Three-year-old Walid sits on a hospital bed, his bones and veins visible through his skin, tugging at the intravenous drip that is keeping him alive.
He’s one of only five kids being treated for malnutrition at a hospital in the Yemeni city of Taiz. It’s not that more children don’t need help – both Taiz City and the wider province have been hard hit by what the UN calls the worst humanitarian crisis in the world – but treatment (or even transport to the doctor) costs money that many in Yemen no longer have.
Walid was born only a few months before Yemen’s war broke out in March 2015. His father lost his job soon after. Sitting near her emaciated son, Walid’s mother Hindia says her family has struggled to buy enough food since the fighting broke out, and she was undernourished while nursing her son.
“I told my husband that Walid was hungry, but he couldn’t help because the price of formula was [so] high,” she explains. “Walid has been suffering since his birth.”
So while Yemen’s hunger crisis began finally making headlines in November as a Saudi Arabian-led coalition closed borders, ports, and airports in response to a Houthi rocket attack on Riyadh – warnings of famine and pictures of emaciated children like Walid made the front pages –
Hindia knows first-hand that Yemen has been slowly crashing towards catastrophe for years.
Eighteen million Yemenis in a country of more than 29 million are now classified as “food insecure”, with nearly 400,000 children in a state of “severe acute malnutrition”. And with a new battle looming, the prospects for millions of Yemenis – including young Walid – are bleak.
On this occasion, Hindia eventually found a wealthy family from her village to pay for her son’s treatment, but she is really worried about his future: “Next time, I might not,” she tells IRIN. “Walid could die at any time.”
Yemen’s war is complicated. It has been marked by a number of shifting alliances and dramatic events, such as the 4 December death of former president Ali Abdullah Saleh.
During his 30 years of power, Saleh often battled the Houthi rebels with whom he later joined forces to fight those loyal to Yemen’s internationally recognised (but deposed) President Abd Rabbu Mansour Hadi and a Saudi Arabian-led coalition.
Devastating airstrikes by the coalition began in March 2015, with a high proportion of civilian casualties. To make it even more confusing, Saleh turned against the Houthis shortly before his death and appeared ready to talk with his opponents.
As much as the alliances on the ground are labyrinthine (the above is really just the beginning), the reasons Yemenis are starving are shockingly simple. In many cases, the economic collapse means families simply don’t have enough money to buy food.
For more than a year now, most public sector employees have gone unpaid. Others have lost their jobs when uprooted by violence (that’s what happened to Walid’s father), and others still work in sectors that no longer exist.
Take Basher al-Thobati, a father of six in his fifties who IRIN found perusing goods at a central Taiz market. He’s a construction worker but has had little work of late. Due to the sharp rise in prices – thanks to both inflation and a run on supplies after the latest border closures – he, like so many other would-be shoppers, was forced to turn away from the market empty-handed.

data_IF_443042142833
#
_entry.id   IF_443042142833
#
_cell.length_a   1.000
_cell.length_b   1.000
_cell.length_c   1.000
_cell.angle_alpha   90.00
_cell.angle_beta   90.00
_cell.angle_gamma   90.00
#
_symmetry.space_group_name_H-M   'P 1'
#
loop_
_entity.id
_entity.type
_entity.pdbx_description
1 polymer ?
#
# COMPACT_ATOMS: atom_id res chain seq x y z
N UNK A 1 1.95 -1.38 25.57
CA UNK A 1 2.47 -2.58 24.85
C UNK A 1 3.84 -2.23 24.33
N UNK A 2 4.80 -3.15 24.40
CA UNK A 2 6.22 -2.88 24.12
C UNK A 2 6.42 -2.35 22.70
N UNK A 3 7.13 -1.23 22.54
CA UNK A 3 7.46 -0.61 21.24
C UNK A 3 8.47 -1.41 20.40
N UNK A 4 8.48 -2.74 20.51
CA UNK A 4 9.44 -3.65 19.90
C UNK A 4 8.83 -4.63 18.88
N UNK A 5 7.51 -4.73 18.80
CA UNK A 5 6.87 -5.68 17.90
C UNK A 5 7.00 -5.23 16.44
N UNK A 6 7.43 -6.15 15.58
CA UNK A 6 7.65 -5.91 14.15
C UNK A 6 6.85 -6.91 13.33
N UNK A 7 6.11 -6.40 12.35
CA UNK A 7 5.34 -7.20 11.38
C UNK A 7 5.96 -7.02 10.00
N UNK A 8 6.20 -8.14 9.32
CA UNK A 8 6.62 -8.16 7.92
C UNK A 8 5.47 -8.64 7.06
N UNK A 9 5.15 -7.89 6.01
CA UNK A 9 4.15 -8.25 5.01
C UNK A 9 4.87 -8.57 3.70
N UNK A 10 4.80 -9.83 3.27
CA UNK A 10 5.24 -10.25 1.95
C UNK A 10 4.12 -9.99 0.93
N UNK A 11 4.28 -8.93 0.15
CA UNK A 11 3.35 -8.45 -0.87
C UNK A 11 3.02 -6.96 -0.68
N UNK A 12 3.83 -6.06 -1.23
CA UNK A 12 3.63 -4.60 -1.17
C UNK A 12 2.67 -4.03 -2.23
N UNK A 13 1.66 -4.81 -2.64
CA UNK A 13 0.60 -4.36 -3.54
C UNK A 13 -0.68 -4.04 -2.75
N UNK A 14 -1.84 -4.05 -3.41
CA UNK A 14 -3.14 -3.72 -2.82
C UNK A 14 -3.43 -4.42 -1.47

Before heading home, al-Thobati explained why the food crisis gripping his country was so important. “We can live amidst the fighting. We can hide from the shells and bullets. But we can’t flee the expense,” he said. “We have to buy food at any price. If the war doesn’t kill us, the [food price increases] will.”
In a war that until recently was a stalemate, Taiz never really had a respite from violence, with some parts of the city also suffering from a series of sieges by Houthi rebels that have cut off goods and aid.
But Yemen as a whole, which imports 80-90 percent of its food, has been slowly breaking under the weight of restrictions on imports imposed by the Saudi-led coalition.
The recent closures, which the coalition says were imposed to prevent arms smuggling to the Houthis from Iran, were eased in phases. The key Red Sea ports of Hodeidah and Saleef were not immediately opened for business to commercial imports of food and fuel, and the country’s other main port – Aden – is simply not equipped to store and mill grain on the scale that Yemen needs to bring it in.
In December, the World Food Programme warned that if all ports were not allowed to work in full, “we will have a large-scale humanitarian catastrophe of a much larger magnitude than we currently face… It will be beyond the control of the humanitarian community."
Even with commercial food and fuel imports restarted, the Famine Early Warning Systems Network (FEWS NET) recently said “sustained imports of essential goods is critically needed, predicting that “even in the absence of additional distruptions, populations may move into catastrophe… as worst-affected households begin to exhaust their coping capacity.”
Now, a battle threatens Hodeidah, and not for the first time. There will likely be a fresh spate of warnings about an imminent catastrophe. These statements are repeated so often about Yemen that they can begin to sound hollow. But for families like Walid’s, the spectre of famine is all too real.